Grove Header- White.png
Play Live Radio
Next Up:
Available On Air Stations

The making of lacrosse sticks goes deeper into Onondaga culture than just a tool to play the game

Jacques Barry Lax tools.jpg
Jim O'Connor
Onondaga Alfred Jacques cures wood for use as lacrosse sticks in a culturally important tradition, seen here with producer Brett Barry

To members of the Onondaga Nation, the sport of lacrosse is far more than a game. And few places show that importance as well as those who’ve kept the traditional art of stick-making alive.

The Onondaga were among the original creators of the sport, which they call Dehontsigwaehs, and believe it to have a spiritual healing power. The Nation members would compete in matches that could last days, intended to settle inner tribal disputes and fortify the confederacy. When French Jesuit colonialists later discovered the game, they noted how the big, curved sticks reminded them of a bishop’s crozier, and they called it “lacrosse”. Onondaga Nation members continue to cherish the sport’s legacy in a variety of ways, holding on to the traditions of their ancestors.

A Stick Maker’s Labor

Alfred Jacques, a Turtle Clan member of the Onondaga Nation, has been making wooden lacrosse sticks for over 60 years. He knows the importance of the sport to his community and plays a pivotal part in upkeeping the tradition. Over time he’s perfected his craft, but make no mistake, creating the sticks is hard work. He goes through an exhaustive selection process to select the best hickory wood possible before drying and storing it, sometimes for upwards of two years. At that point, he carves the stick and nets it with traditional rawhide, a process which Jacques admits is laborious but believes to be authentic and worthwhile. Jacques claims to have created over 75,000 handmade sticks in his life.

“It’s part of our culture and part of our religion, that we play medicine games, healing games, and you don’t do that with a plastic stick. So that’s why I continue to make lacrosse sticks,” said Jacques.

(More on this topic and the culture and history of the Haudenosaunee in The Land You’re On podcast: Listen here)

A Healing Game

Jacques’ stick-making and the cultural importance behind it have drawn national attention. When he and others call lacrosse “the medicine game”, they’re referring to its ability to heal spiritually and politically in a respectful way. Former Syracuse University women’s lacrosse player and Haudenosaunee member Jalyn Jimerson saw the sport’s healing power firsthand.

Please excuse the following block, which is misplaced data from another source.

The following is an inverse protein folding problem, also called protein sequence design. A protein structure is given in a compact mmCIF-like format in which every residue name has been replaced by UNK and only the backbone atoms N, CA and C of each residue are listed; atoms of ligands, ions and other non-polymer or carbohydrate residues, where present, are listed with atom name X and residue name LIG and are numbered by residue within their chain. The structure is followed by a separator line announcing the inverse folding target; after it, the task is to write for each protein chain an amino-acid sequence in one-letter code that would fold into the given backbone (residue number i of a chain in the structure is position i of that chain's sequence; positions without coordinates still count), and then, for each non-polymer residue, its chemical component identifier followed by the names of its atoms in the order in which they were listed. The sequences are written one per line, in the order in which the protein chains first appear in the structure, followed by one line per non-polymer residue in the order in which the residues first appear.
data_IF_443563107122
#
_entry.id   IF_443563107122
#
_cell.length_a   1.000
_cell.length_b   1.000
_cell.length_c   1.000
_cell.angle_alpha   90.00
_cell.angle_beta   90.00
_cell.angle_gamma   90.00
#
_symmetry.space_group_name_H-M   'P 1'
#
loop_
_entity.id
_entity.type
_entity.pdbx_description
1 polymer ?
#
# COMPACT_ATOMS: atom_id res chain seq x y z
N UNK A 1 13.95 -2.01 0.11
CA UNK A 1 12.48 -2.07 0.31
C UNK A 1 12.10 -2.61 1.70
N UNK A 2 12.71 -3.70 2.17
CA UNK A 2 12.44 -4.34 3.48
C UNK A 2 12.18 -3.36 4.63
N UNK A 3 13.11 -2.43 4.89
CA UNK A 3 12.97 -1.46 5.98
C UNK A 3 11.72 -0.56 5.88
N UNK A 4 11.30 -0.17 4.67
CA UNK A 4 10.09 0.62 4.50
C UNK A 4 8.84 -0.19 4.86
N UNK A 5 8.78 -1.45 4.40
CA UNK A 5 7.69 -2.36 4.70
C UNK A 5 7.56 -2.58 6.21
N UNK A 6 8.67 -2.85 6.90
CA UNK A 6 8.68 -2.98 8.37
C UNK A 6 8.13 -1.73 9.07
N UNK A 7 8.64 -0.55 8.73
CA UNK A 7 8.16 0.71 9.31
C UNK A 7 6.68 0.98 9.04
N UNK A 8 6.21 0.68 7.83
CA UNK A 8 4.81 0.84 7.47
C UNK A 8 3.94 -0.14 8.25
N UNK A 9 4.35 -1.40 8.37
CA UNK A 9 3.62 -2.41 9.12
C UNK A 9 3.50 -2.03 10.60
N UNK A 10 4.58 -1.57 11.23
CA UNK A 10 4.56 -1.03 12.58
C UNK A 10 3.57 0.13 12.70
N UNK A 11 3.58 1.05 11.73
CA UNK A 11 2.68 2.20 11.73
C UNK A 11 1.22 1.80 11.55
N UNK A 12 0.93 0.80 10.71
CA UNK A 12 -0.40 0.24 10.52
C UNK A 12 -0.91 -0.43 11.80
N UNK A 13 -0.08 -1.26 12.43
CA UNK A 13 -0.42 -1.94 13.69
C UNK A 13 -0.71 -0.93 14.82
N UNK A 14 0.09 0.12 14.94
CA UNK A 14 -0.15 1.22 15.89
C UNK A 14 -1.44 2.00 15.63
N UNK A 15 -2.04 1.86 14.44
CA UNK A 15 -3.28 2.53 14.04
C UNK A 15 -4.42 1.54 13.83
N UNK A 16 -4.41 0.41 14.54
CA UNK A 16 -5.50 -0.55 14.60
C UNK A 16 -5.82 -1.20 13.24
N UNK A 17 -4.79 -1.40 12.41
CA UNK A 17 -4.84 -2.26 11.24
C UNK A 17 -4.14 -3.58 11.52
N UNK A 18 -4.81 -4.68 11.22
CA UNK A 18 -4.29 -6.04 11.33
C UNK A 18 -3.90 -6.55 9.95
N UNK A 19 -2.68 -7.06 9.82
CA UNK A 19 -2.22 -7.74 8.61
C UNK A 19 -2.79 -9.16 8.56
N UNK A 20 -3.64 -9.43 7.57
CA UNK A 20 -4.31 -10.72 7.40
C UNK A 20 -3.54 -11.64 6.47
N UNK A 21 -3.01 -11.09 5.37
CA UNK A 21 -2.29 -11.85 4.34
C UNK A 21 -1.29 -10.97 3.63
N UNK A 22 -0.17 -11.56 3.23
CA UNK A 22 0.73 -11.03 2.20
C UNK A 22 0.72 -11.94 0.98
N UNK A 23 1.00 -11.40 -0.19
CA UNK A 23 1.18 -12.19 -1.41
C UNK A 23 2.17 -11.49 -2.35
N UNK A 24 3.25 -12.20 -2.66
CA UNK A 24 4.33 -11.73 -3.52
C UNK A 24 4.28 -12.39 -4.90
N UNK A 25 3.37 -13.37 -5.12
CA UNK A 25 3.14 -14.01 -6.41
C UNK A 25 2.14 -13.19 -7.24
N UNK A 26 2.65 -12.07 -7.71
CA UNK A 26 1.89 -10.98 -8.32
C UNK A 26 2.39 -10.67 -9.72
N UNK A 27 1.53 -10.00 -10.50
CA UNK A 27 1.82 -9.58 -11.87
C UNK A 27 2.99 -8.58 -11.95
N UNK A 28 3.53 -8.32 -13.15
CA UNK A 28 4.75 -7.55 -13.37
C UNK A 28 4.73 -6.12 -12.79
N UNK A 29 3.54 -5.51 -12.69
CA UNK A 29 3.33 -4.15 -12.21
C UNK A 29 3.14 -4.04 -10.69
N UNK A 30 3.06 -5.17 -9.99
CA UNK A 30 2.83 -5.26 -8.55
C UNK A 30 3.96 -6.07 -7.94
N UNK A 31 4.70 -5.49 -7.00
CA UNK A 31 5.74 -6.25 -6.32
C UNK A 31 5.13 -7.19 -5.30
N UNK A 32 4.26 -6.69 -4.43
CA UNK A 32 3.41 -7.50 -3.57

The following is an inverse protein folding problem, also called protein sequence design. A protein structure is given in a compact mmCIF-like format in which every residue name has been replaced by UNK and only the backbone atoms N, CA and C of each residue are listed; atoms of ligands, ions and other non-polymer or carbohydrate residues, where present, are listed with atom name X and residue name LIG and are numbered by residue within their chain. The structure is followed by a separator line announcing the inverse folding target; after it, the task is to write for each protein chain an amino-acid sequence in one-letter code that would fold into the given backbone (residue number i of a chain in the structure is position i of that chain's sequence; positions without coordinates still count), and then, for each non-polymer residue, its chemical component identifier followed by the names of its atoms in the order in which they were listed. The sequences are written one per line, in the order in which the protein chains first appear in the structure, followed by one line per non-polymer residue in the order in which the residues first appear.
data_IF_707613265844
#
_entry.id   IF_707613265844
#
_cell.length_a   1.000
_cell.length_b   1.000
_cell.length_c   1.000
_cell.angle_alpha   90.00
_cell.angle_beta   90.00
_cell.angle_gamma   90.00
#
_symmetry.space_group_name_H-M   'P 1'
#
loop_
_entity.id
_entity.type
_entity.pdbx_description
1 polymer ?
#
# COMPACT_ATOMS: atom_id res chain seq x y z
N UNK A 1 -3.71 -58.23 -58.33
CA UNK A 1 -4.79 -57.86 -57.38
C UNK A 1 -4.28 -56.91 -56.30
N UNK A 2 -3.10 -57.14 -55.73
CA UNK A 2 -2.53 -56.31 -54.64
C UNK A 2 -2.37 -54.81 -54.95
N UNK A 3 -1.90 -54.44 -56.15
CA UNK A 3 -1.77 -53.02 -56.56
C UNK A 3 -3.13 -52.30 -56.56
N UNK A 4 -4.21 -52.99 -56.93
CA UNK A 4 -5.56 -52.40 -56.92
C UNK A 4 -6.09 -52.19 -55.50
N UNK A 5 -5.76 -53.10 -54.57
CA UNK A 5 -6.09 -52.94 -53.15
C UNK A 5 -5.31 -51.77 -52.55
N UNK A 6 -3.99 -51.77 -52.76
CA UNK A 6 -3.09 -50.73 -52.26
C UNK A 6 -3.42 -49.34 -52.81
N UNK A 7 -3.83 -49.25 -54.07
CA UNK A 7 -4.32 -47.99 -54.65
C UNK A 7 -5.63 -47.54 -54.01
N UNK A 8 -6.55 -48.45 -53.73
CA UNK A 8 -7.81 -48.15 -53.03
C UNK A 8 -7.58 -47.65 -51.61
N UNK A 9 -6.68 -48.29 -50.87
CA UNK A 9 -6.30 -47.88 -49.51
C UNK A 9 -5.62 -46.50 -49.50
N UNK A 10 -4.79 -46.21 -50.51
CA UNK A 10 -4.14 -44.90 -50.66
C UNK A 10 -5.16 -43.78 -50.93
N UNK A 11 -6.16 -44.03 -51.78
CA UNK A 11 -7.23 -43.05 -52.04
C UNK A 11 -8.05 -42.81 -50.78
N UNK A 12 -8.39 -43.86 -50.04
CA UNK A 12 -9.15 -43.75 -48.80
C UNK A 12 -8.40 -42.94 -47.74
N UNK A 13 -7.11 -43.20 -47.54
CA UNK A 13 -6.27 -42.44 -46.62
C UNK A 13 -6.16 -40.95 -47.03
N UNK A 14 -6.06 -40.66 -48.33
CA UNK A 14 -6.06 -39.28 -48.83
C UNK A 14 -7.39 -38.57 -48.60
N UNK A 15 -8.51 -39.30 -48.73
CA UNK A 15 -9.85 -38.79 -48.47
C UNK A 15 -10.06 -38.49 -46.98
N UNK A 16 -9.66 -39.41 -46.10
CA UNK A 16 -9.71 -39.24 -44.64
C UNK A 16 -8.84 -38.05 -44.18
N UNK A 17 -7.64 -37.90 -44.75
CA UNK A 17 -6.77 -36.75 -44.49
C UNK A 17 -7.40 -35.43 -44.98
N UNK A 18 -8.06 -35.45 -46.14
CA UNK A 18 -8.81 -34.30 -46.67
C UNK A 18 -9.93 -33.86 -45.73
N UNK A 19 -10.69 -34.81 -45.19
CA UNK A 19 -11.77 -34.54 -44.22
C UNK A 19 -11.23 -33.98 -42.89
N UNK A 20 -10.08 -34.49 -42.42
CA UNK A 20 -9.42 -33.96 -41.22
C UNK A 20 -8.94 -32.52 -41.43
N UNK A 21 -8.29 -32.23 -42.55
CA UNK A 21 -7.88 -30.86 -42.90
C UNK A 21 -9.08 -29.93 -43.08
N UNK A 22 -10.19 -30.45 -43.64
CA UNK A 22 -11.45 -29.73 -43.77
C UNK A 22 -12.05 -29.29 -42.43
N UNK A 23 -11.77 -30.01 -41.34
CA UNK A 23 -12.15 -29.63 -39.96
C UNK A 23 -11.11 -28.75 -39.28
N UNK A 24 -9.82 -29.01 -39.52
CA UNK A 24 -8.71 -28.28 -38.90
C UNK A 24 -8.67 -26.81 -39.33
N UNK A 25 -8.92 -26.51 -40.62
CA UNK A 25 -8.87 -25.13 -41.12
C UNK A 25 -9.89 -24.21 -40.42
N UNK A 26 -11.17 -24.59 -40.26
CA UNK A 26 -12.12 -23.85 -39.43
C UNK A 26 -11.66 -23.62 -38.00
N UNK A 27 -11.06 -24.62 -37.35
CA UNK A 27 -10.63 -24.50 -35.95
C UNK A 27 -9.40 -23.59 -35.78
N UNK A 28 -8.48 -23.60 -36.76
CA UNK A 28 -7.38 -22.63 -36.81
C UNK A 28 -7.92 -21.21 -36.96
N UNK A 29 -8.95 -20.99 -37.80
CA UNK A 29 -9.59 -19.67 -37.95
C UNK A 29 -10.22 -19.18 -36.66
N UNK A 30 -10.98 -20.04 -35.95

When she began playing lacrosse, she was discouraged by the more conservative members of the community, including her grandfather. The sport was traditionally seen as an activity for men, and some of that gender-based exclusivity lingers to this day. However, as Jimerson’s career blossomed, even her family members that didn’t originally support her began to attend her games and appreciate her success.

“Onondaga, they’re just very ‘central fire’, you know, very traditional. And my parents told me, you’re not playing the medicine game, you’re playing with plastic sticks, it’s not the same,” said Jimerson

Despite being the creators of lacrosse, efforts have continuously been made to exclude indigenous people from the sport. The original rulebook of modern-day lacrosse even stated that indigenous people could not compete against non-indigenous people.

Onondaga Nation member Neal Powless, Syracuse University’s ombudsman, was a 3-time All-American lacrosse player at Nazareth College. Powless was also named All-World in 2002, playing at the World Lacrosse Championship with the Iroquois Nationals. Powless is disappointed by the constant efforts to exclude the Haudenosaunee from competing in their own sport at the highest level. As Powless notes, the modern campaign to put lacrosse in the Olympics would once again keep indigenous people without representation at the largest stages in lacrosse.

Podcast Looks at True Origins

On episode five of “The Land You’re On” podcast, we hear first-hand testimonials from Alfred Jacques, Neal Powless, Jalyn Jimerson and more. We learn about the medicine game, why it’s important and how it is able to heal the people. We go through Alfred Jacques' process and his workshop, delving deeper into his sacred connection with woodworking and lacrosse. A day in the workshop creates a window into centuries of history and cultural tradition around the sport of lacrosse in the Onondaga Nation.

Jacques Barry Lax pod.jpg
Jim O'Connor
Producer Brett Barry (L) spent a day with Alfred Jacques to learn about the lacrosse stick-making tradition and what it means for an episode of the podcast The Land You're On.

The Land You’re On is presented by Access Audio, and the Special Collections Research Center at the Syracuse University Libraries. The podcast is a limited edition, twelve-part series that will air on WAER’s website and all major streaming platforms. The series continues to reflect on the complicated history of our land, while also celebrating Haudenosaunee culture and traditions.

Cal Dougherty is a Newhouse School graduate student working with WAER on podcast and web content.